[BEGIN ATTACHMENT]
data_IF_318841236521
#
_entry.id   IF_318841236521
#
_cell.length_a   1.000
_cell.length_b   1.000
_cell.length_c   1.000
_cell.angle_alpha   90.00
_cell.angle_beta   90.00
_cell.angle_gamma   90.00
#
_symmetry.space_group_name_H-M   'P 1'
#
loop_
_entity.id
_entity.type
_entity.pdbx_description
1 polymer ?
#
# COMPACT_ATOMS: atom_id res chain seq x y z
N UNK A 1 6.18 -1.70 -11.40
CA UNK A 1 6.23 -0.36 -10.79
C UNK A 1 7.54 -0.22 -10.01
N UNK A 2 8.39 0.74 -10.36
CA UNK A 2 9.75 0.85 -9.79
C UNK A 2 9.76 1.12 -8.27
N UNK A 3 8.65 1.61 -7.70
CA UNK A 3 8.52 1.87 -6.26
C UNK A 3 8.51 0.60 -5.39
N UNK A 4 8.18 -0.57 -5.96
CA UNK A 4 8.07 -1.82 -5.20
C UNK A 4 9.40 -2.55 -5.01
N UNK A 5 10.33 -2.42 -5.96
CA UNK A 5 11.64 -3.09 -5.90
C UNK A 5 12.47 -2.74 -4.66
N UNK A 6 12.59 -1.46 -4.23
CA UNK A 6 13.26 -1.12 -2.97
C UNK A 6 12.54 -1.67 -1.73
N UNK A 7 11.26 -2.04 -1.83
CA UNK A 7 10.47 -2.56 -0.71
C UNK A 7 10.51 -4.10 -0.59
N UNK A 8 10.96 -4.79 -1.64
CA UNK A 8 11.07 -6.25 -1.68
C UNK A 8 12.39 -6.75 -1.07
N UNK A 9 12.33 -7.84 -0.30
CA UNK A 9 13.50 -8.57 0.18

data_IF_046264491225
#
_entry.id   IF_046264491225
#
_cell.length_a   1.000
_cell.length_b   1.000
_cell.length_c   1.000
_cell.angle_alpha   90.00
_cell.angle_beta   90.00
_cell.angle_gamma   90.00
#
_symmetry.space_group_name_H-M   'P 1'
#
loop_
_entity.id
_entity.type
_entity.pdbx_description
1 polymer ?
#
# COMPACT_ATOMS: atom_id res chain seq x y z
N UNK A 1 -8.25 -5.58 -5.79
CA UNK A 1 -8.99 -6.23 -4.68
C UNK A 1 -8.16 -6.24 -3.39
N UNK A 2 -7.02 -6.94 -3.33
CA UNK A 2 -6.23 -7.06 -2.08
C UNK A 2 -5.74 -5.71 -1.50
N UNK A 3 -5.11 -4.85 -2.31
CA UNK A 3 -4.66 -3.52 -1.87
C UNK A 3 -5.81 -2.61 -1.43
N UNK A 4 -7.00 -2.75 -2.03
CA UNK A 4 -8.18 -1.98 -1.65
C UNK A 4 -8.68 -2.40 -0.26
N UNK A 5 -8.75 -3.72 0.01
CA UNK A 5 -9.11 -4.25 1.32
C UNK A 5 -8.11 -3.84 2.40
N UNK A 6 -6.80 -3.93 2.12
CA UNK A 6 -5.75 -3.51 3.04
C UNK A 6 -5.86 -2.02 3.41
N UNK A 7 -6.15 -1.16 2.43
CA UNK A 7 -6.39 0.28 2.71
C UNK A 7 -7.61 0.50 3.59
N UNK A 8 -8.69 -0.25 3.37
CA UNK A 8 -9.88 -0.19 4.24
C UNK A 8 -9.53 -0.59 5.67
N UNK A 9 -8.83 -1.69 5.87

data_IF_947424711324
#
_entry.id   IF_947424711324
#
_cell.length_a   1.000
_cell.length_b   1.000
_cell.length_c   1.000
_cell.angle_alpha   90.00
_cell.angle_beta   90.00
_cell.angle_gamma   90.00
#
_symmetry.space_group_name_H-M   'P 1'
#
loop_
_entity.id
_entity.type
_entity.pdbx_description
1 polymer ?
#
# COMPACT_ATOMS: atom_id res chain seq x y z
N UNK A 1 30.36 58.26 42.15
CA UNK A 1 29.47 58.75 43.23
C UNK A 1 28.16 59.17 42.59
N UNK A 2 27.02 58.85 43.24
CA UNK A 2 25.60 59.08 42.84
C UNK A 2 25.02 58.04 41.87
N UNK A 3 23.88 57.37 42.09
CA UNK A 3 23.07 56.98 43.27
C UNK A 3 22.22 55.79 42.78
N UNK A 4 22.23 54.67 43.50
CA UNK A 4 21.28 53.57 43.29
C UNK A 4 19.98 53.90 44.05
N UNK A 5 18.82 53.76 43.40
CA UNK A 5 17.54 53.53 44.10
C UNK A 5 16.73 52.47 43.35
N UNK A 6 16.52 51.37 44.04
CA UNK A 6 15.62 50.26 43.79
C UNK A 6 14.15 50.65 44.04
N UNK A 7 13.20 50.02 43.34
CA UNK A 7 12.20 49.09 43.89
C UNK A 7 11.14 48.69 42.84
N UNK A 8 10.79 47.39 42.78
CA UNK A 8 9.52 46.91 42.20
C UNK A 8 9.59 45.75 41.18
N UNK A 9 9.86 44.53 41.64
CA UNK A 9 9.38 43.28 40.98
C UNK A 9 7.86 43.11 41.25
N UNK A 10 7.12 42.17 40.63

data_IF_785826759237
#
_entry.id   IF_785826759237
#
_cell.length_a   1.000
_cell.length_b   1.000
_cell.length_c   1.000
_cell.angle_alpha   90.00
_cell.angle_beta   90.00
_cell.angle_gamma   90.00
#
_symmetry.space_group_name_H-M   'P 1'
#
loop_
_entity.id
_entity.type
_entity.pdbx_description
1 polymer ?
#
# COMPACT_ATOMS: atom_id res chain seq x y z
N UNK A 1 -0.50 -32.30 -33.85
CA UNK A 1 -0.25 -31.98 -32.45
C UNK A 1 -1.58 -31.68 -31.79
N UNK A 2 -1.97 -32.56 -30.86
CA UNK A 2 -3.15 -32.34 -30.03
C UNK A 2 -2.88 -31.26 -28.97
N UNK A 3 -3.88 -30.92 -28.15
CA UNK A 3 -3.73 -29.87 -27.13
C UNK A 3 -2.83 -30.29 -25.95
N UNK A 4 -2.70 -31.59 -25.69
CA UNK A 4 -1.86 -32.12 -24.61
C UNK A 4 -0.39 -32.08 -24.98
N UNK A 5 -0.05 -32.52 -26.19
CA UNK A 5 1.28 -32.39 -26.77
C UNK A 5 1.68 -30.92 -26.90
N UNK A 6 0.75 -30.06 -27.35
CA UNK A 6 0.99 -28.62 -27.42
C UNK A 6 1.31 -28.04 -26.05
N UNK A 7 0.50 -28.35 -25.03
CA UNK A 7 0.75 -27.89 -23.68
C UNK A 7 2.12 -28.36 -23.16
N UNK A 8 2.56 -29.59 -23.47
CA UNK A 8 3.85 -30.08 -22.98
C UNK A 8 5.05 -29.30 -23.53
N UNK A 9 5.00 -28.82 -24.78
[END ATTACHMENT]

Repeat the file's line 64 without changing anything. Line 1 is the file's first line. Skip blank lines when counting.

1 polymer ?